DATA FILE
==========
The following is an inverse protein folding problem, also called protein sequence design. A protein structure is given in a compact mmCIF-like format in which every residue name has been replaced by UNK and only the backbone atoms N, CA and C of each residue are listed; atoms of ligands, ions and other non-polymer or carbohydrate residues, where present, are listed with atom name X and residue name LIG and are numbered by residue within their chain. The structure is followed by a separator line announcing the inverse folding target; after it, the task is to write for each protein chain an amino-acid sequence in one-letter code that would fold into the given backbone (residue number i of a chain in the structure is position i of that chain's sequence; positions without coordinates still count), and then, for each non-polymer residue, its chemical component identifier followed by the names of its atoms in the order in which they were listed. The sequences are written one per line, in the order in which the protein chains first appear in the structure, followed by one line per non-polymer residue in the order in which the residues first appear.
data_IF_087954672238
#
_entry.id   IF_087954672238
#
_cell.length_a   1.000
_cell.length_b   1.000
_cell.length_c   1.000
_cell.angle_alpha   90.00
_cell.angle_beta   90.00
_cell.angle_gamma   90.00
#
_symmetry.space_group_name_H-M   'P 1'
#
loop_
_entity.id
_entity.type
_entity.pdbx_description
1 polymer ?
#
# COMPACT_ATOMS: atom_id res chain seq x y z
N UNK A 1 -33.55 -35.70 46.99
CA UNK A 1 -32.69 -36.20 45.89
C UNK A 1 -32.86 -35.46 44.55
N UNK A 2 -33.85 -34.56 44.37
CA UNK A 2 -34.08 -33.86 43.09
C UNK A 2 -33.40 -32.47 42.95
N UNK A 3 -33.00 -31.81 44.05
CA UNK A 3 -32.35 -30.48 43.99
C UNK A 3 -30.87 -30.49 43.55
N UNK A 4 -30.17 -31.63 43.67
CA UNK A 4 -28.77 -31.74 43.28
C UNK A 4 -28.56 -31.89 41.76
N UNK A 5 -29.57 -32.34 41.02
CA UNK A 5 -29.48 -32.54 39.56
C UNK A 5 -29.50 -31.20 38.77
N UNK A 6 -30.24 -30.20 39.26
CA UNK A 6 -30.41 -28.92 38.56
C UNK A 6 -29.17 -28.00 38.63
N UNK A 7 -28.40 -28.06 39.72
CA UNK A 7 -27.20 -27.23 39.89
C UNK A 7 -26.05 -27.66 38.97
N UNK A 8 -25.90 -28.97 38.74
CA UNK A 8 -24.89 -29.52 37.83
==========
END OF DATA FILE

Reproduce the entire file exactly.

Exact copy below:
The following is an inverse protein folding problem, also called protein sequence design. A protein structure is given in a compact mmCIF-like format in which every residue name has been replaced by UNK and only the backbone atoms N, CA and C of each residue are listed; atoms of ligands, ions and other non-polymer or carbohydrate residues, where present, are listed with atom name X and residue name LIG and are numbered by residue within their chain. The structure is followed by a separator line announcing the inverse folding target; after it, the task is to write for each protein chain an amino-acid sequence in one-letter code that would fold into the given backbone (residue number i of a chain in the structure is position i of that chain's sequence; positions without coordinates still count), and then, for each non-polymer residue, its chemical component identifier followed by the names of its atoms in the order in which they were listed. The sequences are written one per line, in the order in which the protein chains first appear in the structure, followed by one line per non-polymer residue in the order in which the residues first appear.
data_IF_087954672238
#
_entry.id   IF_087954672238
#
_cell.length_a   1.000
_cell.length_b   1.000
_cell.length_c   1.000
_cell.angle_alpha   90.00
_cell.angle_beta   90.00
_cell.angle_gamma   90.00
#
_symmetry.space_group_name_H-M   'P 1'
#
loop_
_entity.id
_entity.type
_entity.pdbx_description
1 polymer ?
#
# COMPACT_ATOMS: atom_id res chain seq x y z
N UNK A 1 -33.55 -35.70 46.99
CA UNK A 1 -32.69 -36.20 45.89
C UNK A 1 -32.86 -35.46 44.55
N UNK A 2 -33.85 -34.56 44.37
CA UNK A 2 -34.08 -33.86 43.09
C UNK A 2 -33.40 -32.47 42.95
N UNK A 3 -33.00 -31.81 44.05
CA UNK A 3 -32.35 -30.48 43.99
C UNK A 3 -30.87 -30.49 43.55
N UNK A 4 -30.17 -31.63 43.67
CA UNK A 4 -28.77 -31.74 43.28
C UNK A 4 -28.56 -31.89 41.76
N UNK A 5 -29.57 -32.34 41.02
CA UNK A 5 -29.48 -32.54 39.56
C UNK A 5 -29.50 -31.20 38.77
N UNK A 6 -30.24 -30.20 39.26
CA UNK A 6 -30.41 -28.92 38.56
C UNK A 6 -29.17 -28.00 38.63
N UNK A 7 -28.40 -28.06 39.72
CA UNK A 7 -27.20 -27.23 39.89
C UNK A 7 -26.05 -27.66 38.97
N UNK A 8 -25.90 -28.97 38.74
CA UNK A 8 -24.89 -29.52 37.83